What are Do’s and Don’ts for a TB patient?
A TB patient must read, re-read and memorize this page; it will help protect his kids and family members.
These precautions are absolutely essential for a lung TB patient who is infectious i.e. his sputum tests positive for germs.
1. Cover your mouth with a hanky (piece of cloth) while coughing. Wash and put this hanky in boiling water for 10 minutes daily before reuse.
2. Spit only in a cup or a can and keep its lid closed. After 2-3 days pour kerosene oil, burn and bury it. Then take a fresh can. Don’t spit here and there.
3. Or spit on small pieces of old newspaper and fold and collect them carefully in a corner; light a matchstick and burn them every evening.
4. Give a good sputum sample for testing. Cough deeply, forcefully and repeatedly to bring out your phlegm; keep collecting the sputum for 2 hours and then hand over the cup with your name written on it to the laboratory.
5. Take your medicines regularly and religiously as directed.
6. Be an out door person. Spend most of your time out in the open – in a field, park, courtyard or roof. Don’t stay in closed, unventilated, crowded and congested rooms.
7. Eat a healthy balanced diet that includes milk, green vegetables, pulses (daals), cheese, meat, eggs and fruits etc. Don’t waste money on non-seasonal costly fruits, which hardly provide any added advantage.
8. Maintain your temperature chart; use thermometer twice a day and jot down the readings and prepare this chart.
9. Maintain your bi-weekly weight chart.
1. Don’t give up treatment midway. TB treatment must always be taken for a minimum of 6 – 8 months. Incomplete treatment is a blunder. 60% patients discontinue medication as soon as symptoms subside and they begin to feel better. They are bound to suffer.
2. No self-medication please.
3. Don’t accept treatment from quacks. Consult only a qualified doctor (with at least an MBBS degree)
4. Don’t ever miss even a single dose.
5. Don’t leave behind even one tablet out of your quota of dose; swallow each and every pill religiously.
6. Don’t accept substandard medicines. Take drugs manufactured only by well-known firms of international repute – reconfirm this diligently with your chemist and doctor.
7. Don’t forget to check the date of expiry of medicines.
8. Don’t change doctors and drug-regimes frequently and recklessly.
9. No smoking, drinking alcohol, tobacco-chewing or drug addictions please.
10. Don’t hesitate in giving your sputum samples repetitively, to record your weight every month or to seek a second opinion, if required.
11. As long as you are still sputum positive, don’t pick up infants and small kids or kiss them. Don’t sleep with them or in the same room. Simply stay away from kids.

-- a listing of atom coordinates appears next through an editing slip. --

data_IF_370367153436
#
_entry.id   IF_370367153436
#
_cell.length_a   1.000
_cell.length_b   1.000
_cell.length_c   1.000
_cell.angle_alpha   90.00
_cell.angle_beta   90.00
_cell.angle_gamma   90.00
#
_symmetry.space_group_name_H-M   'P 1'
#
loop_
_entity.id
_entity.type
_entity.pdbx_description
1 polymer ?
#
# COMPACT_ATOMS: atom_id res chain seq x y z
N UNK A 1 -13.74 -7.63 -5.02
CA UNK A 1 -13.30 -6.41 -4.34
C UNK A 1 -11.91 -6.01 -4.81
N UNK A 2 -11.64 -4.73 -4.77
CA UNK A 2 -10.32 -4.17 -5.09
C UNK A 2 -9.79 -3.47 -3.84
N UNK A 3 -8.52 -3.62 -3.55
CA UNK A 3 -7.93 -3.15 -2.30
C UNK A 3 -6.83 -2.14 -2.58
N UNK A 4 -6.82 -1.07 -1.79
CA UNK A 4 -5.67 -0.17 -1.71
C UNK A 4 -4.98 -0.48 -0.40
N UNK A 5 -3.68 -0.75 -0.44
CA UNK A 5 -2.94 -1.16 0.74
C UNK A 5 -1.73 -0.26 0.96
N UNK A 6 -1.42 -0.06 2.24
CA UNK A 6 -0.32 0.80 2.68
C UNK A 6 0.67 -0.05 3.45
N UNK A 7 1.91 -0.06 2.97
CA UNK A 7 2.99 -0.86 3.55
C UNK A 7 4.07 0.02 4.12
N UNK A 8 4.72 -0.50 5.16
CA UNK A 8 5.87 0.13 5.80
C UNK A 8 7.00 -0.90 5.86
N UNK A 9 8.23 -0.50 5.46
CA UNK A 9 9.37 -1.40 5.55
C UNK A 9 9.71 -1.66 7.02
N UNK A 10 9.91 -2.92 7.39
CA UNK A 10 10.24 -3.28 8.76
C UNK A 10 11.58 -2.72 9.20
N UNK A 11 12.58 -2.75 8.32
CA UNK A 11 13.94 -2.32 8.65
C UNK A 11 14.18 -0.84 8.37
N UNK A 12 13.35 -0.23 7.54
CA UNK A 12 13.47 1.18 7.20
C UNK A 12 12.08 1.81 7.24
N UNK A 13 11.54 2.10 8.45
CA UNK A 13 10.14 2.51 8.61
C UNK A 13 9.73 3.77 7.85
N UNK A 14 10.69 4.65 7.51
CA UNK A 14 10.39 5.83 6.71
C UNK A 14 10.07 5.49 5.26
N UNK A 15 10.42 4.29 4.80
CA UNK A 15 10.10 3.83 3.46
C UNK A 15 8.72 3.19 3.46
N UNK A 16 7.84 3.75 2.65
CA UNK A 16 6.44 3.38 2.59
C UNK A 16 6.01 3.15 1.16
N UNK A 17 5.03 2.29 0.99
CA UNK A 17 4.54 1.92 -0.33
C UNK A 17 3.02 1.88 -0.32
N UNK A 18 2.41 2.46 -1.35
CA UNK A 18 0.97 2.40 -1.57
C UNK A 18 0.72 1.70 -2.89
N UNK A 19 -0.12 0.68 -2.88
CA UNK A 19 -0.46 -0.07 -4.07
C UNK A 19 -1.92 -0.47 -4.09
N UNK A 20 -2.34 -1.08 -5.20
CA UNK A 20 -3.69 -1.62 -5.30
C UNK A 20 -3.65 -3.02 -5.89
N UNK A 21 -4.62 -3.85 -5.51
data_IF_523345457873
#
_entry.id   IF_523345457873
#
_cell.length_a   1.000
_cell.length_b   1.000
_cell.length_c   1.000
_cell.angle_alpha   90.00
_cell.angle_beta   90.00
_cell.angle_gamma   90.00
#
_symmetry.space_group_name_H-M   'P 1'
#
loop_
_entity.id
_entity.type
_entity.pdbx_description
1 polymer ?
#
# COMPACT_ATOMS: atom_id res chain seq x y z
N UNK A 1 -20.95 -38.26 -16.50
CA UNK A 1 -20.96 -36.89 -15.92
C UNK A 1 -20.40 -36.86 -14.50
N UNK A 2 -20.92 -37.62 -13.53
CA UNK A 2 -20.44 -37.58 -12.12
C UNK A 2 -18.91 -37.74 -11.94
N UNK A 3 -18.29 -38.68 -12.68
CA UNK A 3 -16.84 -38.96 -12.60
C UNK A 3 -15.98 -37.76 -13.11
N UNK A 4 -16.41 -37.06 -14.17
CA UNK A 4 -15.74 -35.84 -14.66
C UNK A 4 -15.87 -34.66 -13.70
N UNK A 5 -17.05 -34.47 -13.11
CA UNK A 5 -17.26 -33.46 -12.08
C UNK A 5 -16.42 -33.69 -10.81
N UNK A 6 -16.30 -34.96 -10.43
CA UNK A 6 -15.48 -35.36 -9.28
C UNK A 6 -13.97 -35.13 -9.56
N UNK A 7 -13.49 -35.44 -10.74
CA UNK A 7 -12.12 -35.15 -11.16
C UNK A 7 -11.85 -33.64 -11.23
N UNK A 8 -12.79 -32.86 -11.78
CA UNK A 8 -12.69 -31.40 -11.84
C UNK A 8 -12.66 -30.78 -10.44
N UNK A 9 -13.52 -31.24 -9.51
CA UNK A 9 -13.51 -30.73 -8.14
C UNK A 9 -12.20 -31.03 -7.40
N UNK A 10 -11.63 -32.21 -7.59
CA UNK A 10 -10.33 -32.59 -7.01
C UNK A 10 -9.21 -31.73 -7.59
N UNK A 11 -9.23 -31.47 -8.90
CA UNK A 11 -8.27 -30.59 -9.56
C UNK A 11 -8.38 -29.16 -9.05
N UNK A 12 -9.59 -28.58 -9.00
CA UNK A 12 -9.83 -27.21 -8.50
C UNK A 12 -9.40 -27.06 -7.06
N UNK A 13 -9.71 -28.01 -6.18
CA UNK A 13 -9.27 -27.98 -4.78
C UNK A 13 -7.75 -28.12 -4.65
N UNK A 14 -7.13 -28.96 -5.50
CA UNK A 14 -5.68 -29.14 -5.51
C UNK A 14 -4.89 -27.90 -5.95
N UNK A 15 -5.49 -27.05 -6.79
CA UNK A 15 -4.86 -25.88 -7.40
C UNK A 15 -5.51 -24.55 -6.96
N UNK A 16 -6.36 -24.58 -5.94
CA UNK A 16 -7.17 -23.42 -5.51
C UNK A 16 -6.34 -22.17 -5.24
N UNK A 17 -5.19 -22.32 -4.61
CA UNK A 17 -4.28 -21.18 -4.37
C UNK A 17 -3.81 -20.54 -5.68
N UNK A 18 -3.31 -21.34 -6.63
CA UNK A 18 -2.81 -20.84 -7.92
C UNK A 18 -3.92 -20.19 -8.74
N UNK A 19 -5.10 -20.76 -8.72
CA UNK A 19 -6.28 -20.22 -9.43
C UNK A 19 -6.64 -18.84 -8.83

Within a month or two of effective treatment, sputum turns free from germs and the risk of transmission of infection recedes.
How can I protect my kids from catching infection?
Once you have carefully read and understood this 5-page ‘Know TB – no TB’ section, half the battle is won. Because, even this bit of knowledge can go a long way to prevent infection; a stitch in time saves nine.
In India, it is recommended that every newborn baby must be administered BCG vaccine at birth.
The disease is caused by a germ that spreads through the air – and not through touch, handshake, food or water. Since man-to-man transmission is through the air and we all breathe the same air, obviously no one – yes, no one – is immune to getting infected.
Now, if you learn how to spot a potential source of infection for you and your kid, and what to do towards prevention, it would be most useful.
1. A sputum positive patient of lung TB is the primary source of infection:
When a full-blown patient of lung TB coughs, he throws out invisible germs into the air, exposing others who might inhale those germs and get infected. Once inhaled, the germ may attack the lungs and begin to slowly destroy tissues. No wonder TB mostly (80%) occurs in the lungs. And it is this form of disease i.e. lung TB which is capable of producing cough and germ emission and is thus notorious for the entire gamut of transmission – the primary concern for everyone engaged in TB control world over – public health institutions, governments and the WHO.
Not all TB patients emit germs; only those cases of lung TB are infective who, while coughing, spew germs into the air in the form of droplets of phlegm (sputum) – and which can be easily demonstrated through a simple sputum test in a laboratory.
However, most sputum positive patients too tend to turn germ free (non-infective) within a month of effective treatment. Meanwhile, they can minimize transmission by observing simple precautions
A useful thumb rule to work with TB patients is – No cough means no risk of infection.
2. Please remember, several forms of the disease normally pose no risk of infection to others e.g.:
a. Besides lungs, TB can occur anywhere in the human body from head to toe. When it occurs in organs other than lungs e.g. lymph glands, bones and joints, abdomen, brain or genitals etc., it is non-infective. Exception: A rare source of infection may be pus discharge from an open wound over a TB lesion in the skin, gland or bone, which may contain some active germs; so, don’t touch such a wound with bare hands, wash hands frequently and wash patient’s pus soaked clothes separately and in boiling hot water.
b. Childhood TB.
c. Even a lung TB patient under proper treatment whose sputum repeatedly tests negative for germs poses little risk to others.
TB also occurs in the animals. Some scientists point to history and blame the animal world as the source of origin of this scourge in humans – following domestication. Cat, dog, buffalo, and cow etc. are not immune. So, always pasteurize or boil the milk before drinking it and never sleep amidst a herd of cattle